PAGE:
It's not really true what thecarp
wrote. The main bacteria
used are Lactobacillus bulgaricus
and Streptococcus thermophilus
, but the culture
cocktail also contains more strain
s of lactobacilli
, as well as Bifidobacterium
strains. The different types of yoghurt
are produced by different mixtures, and ratio
s of the involved bacteria
, as well as the type of milk
used (the animal, low/high fat content).
is fermented to lactic acid
s are formed (that's the component that makes the yoghurt slimy and lumpy).
(the reasons for the high temperature during the industrial production process is, that they want to have full control over the bacteria in the milk, and has to have a longer shelf life than your home-made yoghurt.)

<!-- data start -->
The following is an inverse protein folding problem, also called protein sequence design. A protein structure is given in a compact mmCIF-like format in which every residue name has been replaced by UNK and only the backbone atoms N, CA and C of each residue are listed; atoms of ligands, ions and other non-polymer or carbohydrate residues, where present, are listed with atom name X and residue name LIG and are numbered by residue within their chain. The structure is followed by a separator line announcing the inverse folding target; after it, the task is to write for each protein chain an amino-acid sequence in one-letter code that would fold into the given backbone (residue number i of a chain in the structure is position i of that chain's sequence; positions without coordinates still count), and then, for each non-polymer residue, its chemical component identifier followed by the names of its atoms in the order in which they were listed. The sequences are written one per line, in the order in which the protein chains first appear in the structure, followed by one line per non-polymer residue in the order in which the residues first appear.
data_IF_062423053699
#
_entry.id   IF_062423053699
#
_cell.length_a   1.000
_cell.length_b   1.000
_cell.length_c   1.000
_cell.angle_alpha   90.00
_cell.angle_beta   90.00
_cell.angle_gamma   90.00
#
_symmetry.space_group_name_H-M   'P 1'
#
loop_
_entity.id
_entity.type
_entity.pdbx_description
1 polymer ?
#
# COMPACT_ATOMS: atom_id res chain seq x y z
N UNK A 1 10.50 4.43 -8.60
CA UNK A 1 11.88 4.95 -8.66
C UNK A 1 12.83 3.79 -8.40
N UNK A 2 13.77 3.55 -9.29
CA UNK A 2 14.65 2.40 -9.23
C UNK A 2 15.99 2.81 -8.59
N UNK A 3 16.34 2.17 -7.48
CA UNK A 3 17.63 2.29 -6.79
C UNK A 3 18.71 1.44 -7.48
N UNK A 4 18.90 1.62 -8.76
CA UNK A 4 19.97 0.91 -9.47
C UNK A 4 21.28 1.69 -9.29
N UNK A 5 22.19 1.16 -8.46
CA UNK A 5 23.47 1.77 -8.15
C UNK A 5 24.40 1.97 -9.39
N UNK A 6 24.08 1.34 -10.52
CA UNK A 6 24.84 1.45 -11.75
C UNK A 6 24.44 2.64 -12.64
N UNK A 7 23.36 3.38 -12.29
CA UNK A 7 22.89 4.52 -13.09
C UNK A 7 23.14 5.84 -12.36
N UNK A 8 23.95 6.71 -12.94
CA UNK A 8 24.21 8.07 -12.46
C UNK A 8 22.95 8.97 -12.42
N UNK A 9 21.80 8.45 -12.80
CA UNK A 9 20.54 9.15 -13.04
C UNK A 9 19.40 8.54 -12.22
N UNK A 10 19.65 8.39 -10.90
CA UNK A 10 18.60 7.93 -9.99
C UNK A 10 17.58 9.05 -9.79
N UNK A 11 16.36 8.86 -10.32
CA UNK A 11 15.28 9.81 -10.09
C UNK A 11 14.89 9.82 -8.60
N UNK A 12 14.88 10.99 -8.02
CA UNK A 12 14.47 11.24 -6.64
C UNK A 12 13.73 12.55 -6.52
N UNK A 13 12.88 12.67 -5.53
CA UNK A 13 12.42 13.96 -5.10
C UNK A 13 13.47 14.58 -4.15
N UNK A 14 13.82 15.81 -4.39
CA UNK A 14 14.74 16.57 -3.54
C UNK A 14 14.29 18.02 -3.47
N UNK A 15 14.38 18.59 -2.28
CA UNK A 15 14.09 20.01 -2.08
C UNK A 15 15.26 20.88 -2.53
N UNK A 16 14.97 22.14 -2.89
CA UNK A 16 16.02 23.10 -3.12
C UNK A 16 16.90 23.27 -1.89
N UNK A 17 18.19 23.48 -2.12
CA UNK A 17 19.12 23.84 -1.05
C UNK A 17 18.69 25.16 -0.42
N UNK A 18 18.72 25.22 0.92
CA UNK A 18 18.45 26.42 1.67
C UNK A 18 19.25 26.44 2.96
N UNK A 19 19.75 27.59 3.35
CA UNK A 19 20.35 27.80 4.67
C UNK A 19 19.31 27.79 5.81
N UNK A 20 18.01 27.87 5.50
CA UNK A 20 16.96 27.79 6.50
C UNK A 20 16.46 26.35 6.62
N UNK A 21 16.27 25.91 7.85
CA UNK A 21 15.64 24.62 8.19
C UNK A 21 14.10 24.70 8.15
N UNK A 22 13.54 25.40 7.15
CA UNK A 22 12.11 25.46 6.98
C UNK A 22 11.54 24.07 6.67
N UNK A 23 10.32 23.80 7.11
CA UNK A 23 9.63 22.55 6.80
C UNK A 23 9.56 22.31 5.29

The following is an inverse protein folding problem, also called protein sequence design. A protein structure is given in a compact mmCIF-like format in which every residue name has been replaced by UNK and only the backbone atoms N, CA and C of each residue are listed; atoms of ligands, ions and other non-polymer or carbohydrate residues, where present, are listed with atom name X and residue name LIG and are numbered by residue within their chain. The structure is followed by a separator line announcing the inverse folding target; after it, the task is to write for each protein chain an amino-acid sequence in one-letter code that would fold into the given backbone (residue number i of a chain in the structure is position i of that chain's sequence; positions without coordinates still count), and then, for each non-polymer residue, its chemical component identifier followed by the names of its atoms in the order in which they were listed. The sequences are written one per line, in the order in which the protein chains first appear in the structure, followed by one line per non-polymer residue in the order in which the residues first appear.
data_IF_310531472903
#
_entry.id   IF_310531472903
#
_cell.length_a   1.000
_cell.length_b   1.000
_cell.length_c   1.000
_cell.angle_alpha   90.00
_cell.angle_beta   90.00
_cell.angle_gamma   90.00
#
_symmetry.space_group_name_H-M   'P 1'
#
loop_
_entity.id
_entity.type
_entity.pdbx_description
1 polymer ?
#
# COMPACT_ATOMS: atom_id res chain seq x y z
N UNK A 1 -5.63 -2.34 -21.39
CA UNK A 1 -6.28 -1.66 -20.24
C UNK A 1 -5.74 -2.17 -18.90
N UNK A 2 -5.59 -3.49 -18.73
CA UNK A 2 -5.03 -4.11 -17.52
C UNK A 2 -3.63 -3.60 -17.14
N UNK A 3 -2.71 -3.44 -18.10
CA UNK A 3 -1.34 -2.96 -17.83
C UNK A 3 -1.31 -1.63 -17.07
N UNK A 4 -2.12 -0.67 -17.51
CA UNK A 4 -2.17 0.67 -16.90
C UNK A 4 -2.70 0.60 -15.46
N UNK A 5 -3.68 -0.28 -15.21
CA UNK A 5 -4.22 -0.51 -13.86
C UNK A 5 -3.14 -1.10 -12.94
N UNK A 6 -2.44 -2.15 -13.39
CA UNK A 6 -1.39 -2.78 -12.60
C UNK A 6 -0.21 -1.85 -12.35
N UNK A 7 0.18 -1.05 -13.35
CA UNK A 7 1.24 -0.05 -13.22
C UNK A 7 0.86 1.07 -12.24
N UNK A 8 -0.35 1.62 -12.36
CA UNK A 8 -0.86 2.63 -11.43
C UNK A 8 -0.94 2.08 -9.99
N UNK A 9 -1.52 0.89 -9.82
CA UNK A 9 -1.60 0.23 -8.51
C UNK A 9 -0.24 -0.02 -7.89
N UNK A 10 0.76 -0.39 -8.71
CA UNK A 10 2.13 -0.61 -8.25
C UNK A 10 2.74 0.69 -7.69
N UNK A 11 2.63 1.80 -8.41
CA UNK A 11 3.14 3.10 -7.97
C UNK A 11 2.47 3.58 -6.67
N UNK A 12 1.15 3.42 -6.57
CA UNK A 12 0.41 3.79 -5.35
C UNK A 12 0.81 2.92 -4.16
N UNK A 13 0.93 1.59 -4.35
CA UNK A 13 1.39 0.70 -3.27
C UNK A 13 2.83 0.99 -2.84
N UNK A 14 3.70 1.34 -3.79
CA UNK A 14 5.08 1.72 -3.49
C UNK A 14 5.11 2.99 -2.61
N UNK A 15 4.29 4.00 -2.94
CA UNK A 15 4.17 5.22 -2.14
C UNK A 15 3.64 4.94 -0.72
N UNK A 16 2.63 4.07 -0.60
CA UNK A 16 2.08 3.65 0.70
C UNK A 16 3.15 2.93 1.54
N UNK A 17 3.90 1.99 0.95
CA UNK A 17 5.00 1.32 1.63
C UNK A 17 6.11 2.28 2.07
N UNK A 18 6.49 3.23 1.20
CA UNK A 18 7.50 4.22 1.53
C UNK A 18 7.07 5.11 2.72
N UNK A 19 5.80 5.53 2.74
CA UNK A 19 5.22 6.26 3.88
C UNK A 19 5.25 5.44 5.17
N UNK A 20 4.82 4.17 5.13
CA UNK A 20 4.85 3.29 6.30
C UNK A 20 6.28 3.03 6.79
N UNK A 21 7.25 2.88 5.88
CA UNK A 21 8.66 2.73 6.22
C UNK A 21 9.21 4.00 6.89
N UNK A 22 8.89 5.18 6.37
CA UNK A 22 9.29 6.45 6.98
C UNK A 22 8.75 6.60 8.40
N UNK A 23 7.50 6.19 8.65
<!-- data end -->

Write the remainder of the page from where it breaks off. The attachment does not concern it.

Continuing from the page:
in your kitchen can be done more easily:
just warm the milk to body temperature, add yoghurt (2-3 teaspoons per litre) and pour it into a clean jar
, close it, wrap a towel around it and leave it next to the radiator
for 3-8 hours. This even works to make soy
Thing is, you can't keep on doing this. After two or three times using you home-made yoghurt as inoculant
, the ratio
of bacteria has changed, because some of them grow faster than others, hence the taste will be different.